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Robotics

Chiba robotic wheelchair turns wheels into legs

Making a wheelchair that can deal with steps and other obstacles has puzzled engineers for decades, with everything from tank treads to spokes tried and found not quite practical. Now a team of engineers from the Chiba Institute of Technology, led by associate professor Shuro Nakajima, have applied a bit of lateral thinking. They have developed a robotic wheelchair that isn't sure what it is. Normally, it operates on wheels like a conventional wheelchair, but when it meets an obstacle, the wheels turn into legs.Read More

Foxconn slow to roll out its robot workforce

Foxconn has begun rolling out its robotic workforce, although reaching its stated goal of one million robot workers by 2014 may have been overly optimistic. Since 2011, the company has only built and deployed approximately 10,000 robots in one of its factories, and will only deliver 1/10th of the 300,000 robots it had planned by the end of 2012. The company employs 1.2 million workers, 400,000 of which manufacture Apple products.Read More

Interactive Urban Robot needs you to give it directions

The IURO (short for Interactive Urban Robot) is a new humanoid service robot built by Accrea Engineering, a spin-off of the Technical University of Munich (TUM). Researchers at TUM as well as ETH Zurich and the University of Salzburg are collaborating on an EU-funded research project that seeks to teach robots directions—the human way.Read More

Samsung's new Roboray humanoid robot walks the walk

Samsung's robotics division presented the company's latest humanoid robot, Roboray, at IROS 2012 in Portugal last week. Researchers led by Kyungsik Roh have been co-developing humanoid robots with the Korean Institute of Science and Technology (KIST) since 2004 and the Roboray is a departure from their earlier robot (known as "Mahru", of which there are several models) thanks to its torque controlled leg joints, which give it more human-like walking capabilities.Read More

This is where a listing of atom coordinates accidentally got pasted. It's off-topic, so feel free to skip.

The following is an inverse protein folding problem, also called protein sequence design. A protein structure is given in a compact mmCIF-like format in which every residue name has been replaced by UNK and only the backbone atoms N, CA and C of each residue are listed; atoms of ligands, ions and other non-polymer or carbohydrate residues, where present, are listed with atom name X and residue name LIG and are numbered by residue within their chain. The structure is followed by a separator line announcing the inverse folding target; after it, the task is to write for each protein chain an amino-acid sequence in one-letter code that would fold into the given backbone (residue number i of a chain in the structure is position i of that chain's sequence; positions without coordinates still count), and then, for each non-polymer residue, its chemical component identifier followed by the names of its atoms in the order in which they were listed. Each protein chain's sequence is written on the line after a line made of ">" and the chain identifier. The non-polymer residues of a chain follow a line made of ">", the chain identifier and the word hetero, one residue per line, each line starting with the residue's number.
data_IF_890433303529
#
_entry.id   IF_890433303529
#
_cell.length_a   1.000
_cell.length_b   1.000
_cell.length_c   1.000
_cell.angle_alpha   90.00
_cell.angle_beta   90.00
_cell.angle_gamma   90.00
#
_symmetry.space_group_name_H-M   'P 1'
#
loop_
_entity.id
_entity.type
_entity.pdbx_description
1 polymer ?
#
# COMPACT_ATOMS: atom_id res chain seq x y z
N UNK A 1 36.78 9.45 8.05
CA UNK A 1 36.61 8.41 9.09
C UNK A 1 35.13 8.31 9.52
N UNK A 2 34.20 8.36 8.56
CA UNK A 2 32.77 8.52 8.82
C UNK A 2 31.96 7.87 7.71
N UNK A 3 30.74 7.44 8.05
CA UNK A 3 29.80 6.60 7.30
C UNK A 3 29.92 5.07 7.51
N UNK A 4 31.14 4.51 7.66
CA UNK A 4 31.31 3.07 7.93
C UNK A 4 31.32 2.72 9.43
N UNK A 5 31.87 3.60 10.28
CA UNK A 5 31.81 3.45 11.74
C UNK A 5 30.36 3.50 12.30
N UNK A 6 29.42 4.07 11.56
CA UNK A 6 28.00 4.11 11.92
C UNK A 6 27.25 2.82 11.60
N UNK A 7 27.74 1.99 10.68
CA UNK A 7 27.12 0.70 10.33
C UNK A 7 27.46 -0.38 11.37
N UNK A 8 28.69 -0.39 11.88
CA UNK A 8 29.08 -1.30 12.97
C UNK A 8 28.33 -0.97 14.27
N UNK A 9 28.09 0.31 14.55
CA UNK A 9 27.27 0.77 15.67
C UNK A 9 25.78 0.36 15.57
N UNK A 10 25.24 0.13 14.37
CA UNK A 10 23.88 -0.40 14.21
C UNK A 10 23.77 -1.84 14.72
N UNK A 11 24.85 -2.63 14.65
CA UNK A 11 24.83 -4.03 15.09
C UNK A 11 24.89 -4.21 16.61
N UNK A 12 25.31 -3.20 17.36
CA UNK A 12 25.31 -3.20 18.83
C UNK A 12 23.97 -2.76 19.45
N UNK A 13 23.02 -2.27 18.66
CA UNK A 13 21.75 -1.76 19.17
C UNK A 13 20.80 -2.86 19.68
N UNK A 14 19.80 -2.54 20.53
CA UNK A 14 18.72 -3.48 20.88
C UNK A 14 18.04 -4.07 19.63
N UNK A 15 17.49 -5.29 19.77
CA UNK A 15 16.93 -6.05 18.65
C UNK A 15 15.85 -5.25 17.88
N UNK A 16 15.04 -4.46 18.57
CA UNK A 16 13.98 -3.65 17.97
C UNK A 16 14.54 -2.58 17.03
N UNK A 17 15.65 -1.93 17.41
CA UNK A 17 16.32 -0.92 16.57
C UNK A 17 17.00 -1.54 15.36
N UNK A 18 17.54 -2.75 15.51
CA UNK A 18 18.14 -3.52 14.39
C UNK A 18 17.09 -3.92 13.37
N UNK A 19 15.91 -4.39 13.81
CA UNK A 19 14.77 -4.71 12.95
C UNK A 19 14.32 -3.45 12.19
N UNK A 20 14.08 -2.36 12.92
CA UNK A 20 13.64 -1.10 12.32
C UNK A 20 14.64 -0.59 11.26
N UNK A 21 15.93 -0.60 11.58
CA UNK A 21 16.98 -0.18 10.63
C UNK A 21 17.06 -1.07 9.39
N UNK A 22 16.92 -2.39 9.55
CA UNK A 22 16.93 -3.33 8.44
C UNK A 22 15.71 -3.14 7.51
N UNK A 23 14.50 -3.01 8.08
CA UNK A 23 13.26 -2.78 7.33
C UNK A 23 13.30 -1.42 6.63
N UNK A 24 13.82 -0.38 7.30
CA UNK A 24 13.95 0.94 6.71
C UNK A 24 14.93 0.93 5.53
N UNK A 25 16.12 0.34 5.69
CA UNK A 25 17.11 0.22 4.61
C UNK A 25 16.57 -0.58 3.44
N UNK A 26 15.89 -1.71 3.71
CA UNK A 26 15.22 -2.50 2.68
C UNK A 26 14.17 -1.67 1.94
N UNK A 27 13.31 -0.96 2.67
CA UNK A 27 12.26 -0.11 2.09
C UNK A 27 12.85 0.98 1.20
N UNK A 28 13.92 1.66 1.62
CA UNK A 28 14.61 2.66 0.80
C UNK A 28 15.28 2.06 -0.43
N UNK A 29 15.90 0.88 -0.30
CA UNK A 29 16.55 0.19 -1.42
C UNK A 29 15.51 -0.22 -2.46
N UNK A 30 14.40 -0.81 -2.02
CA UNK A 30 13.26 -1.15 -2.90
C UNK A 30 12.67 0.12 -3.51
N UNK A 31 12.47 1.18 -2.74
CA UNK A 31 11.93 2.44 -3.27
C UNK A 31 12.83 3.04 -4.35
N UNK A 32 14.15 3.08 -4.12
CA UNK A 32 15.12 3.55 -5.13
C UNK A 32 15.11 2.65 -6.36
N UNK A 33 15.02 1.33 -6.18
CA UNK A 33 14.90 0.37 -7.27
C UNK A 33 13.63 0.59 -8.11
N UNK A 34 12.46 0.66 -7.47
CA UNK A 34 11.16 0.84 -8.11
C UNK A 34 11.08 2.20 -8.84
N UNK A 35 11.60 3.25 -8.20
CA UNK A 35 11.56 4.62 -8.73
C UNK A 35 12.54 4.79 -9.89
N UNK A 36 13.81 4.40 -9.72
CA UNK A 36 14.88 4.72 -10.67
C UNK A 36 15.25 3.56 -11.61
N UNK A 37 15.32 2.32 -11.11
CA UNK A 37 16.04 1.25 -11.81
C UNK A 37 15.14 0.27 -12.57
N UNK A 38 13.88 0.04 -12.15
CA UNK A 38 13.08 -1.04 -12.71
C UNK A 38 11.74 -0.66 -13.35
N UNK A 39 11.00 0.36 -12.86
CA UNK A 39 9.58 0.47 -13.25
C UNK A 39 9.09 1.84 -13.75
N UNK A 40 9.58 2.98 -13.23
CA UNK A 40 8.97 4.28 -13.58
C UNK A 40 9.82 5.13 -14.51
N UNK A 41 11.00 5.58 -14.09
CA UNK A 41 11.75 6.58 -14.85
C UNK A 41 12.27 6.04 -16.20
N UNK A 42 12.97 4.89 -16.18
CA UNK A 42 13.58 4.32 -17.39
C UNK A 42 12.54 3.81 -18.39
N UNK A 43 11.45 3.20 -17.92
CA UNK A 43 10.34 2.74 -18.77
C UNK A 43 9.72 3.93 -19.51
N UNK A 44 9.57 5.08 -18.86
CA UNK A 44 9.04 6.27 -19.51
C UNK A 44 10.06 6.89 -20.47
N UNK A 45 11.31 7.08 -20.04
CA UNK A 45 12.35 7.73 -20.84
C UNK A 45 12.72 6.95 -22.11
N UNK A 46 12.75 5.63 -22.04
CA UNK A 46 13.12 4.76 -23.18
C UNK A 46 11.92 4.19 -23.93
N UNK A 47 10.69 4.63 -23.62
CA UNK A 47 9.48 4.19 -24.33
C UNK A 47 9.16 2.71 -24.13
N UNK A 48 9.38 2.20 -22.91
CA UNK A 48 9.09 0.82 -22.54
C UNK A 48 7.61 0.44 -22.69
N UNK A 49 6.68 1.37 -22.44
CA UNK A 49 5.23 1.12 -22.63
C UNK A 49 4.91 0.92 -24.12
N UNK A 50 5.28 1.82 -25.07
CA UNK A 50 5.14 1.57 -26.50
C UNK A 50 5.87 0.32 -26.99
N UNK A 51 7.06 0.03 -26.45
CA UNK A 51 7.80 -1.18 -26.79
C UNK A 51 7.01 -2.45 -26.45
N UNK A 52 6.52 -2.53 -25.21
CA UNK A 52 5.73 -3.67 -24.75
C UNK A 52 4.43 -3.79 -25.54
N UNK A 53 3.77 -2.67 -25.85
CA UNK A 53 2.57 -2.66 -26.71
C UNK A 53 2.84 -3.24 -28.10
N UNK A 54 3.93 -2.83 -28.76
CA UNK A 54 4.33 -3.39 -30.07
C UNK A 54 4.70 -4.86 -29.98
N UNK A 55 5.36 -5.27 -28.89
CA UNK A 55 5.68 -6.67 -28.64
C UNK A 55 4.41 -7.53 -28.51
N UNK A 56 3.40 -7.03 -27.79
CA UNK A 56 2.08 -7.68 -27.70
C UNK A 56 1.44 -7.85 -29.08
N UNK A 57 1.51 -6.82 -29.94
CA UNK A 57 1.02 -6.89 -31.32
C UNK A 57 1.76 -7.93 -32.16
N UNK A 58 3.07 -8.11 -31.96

Georgia tech developing "Macgyver" robot

In the television series Macgyver, the eponymous title character was notorious of being able to take a paperclip and some pocket lint and make an aircraft carrier out them. Now researchers at Georgia Tech want to give robots that same ingenuity. A team led by Professor Mike Stilman plans to create a “Macgyver bot” that can go into a disaster area and use whatever is lying around as tools to complete its mission. Read More

Harvard's Robobee learning to fly

Harvard researchers are getting closer to their goal of developing a controllable micro air vehicle called the Robobee. The tiny robot was already capable of taking off under its own power, but until now it was completely out of control. By adding two control actuators beneath its wings, the robot can be programmed to pitch and roll.Read More

RoboCup's TeenSize League gets champion open-source robot

RoboCup soccer provides a fascinating window into the current state-of-the-art in robotics and artificial intelligence. However, building robots much taller than a garden gnome has proven a daunting requirement for university labs with limited budgets and experience. Just five teams qualified to compete in the mid-range TeenSize category this year, for robots three to four feet (95-120 cm) tall. A new open-source hardware platform from the University of Bonn's Team NimbRo fills the gap for newcomers and veterans alike. Read More

Thermite fire-fighting robot removes firefighters from harm's way

Howe and Howe Technologies of Waterboro, Maine, has unveiled the firefighter of tomorrow called the Thermite RS1-T2. Based on technology developed for the U.S. Army, this squat little modular robot on tank treads is a small, powerful fire fighting machine that provides crews with a means for remote reconnaissance and fighting fires in hazardous areas safely.Read More

Autonomous swimming robot inspired by the sea turtle

Well, we shouldn’t be surprised. Scientists have created swimming robotic versions of the cow-nosed ray, the jellyfish, the sunfish, the tuna, and just the generic “fish,” so why not the sea turtle? That’s what a group of scientists from the ETH Zurich research group are in the process of doing, and they’ve named it naro - tartaruga (the original naro was another robotic tuna). As it turns out, a couple of the sea turtle’s natural features make for a pretty good robot.Read More

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